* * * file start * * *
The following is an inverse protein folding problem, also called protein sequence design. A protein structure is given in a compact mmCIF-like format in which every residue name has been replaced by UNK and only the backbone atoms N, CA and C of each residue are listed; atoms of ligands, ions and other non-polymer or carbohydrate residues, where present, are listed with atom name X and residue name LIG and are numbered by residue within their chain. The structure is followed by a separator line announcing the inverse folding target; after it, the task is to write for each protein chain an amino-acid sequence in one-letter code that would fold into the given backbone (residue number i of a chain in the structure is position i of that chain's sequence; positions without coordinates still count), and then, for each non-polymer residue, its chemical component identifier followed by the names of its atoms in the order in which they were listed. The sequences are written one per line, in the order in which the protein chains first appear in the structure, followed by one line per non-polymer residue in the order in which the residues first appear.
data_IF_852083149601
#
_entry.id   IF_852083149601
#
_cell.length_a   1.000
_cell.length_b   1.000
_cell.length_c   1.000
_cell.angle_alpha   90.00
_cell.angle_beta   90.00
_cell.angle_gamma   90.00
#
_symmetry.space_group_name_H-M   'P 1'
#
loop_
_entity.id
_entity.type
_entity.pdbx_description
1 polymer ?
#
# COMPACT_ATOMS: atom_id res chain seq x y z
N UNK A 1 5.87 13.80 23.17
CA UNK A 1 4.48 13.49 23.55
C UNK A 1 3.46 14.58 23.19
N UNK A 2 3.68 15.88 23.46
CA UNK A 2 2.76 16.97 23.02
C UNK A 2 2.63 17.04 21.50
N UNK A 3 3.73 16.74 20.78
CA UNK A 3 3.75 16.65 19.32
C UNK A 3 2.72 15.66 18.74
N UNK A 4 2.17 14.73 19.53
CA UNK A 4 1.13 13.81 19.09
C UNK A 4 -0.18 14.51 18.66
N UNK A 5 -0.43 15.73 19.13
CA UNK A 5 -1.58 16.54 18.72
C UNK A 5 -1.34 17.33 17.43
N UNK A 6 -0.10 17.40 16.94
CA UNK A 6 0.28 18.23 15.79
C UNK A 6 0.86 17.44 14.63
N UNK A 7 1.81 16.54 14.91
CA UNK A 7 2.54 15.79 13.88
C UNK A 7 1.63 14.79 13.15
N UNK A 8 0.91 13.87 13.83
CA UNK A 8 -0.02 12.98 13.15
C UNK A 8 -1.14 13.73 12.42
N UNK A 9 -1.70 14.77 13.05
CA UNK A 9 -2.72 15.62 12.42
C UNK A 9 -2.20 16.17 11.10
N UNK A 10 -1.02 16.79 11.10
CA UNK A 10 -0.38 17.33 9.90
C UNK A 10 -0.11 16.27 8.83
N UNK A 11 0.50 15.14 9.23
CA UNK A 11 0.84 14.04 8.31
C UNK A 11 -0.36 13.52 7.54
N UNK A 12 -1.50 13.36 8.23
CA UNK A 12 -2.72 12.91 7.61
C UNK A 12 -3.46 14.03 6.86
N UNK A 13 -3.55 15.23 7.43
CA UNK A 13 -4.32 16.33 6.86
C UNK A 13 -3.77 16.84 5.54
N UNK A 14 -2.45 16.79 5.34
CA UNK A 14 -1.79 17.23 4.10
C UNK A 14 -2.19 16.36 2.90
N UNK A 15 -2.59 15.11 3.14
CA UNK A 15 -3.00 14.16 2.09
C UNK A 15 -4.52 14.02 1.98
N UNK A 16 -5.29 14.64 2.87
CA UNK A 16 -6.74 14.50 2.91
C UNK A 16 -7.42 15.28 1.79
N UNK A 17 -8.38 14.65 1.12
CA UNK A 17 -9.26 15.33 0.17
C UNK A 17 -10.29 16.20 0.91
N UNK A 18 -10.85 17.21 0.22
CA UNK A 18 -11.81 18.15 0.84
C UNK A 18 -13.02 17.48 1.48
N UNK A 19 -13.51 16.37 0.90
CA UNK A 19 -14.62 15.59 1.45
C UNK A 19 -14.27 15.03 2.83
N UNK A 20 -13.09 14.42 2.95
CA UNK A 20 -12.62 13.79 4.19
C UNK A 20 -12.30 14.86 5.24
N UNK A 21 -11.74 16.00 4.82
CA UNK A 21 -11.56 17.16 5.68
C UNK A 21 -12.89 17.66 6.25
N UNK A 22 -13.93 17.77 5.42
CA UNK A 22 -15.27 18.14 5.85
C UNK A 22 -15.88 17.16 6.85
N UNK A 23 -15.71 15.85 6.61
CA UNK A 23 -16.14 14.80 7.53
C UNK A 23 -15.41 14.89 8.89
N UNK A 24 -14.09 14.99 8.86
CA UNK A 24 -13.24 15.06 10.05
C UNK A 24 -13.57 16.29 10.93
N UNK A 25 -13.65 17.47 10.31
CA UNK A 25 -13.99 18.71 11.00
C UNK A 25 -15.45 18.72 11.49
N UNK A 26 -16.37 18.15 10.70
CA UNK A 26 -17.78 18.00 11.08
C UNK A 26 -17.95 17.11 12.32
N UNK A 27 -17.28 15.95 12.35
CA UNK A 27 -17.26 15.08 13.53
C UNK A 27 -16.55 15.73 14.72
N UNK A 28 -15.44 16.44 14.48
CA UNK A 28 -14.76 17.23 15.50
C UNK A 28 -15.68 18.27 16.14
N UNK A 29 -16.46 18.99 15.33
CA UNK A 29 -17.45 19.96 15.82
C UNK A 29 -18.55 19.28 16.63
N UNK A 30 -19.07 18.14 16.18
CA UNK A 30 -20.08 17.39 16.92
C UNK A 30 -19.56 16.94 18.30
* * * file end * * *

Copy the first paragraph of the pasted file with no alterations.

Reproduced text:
The following is an inverse protein folding problem, also called protein sequence design. A protein structure is given in a compact mmCIF-like format in which every residue name has been replaced by UNK and only the backbone atoms N, CA and C of each residue are listed; atoms of ligands, ions and other non-polymer or carbohydrate residues, where present, are listed with atom name X and residue name LIG and are numbered by residue within their chain. The structure is followed by a separator line announcing the inverse folding target; after it, the task is to write for each protein chain an amino-acid sequence in one-letter code that would fold into the given backbone (residue number i of a chain in the structure is position i of that chain's sequence; positions without coordinates still count), and then, for each non-polymer residue, its chemical component identifier followed by the names of its atoms in the order in which they were listed. The sequences are written one per line, in the order in which the protein chains first appear in the structure, followed by one line per non-polymer residue in the order in which the residues first appear.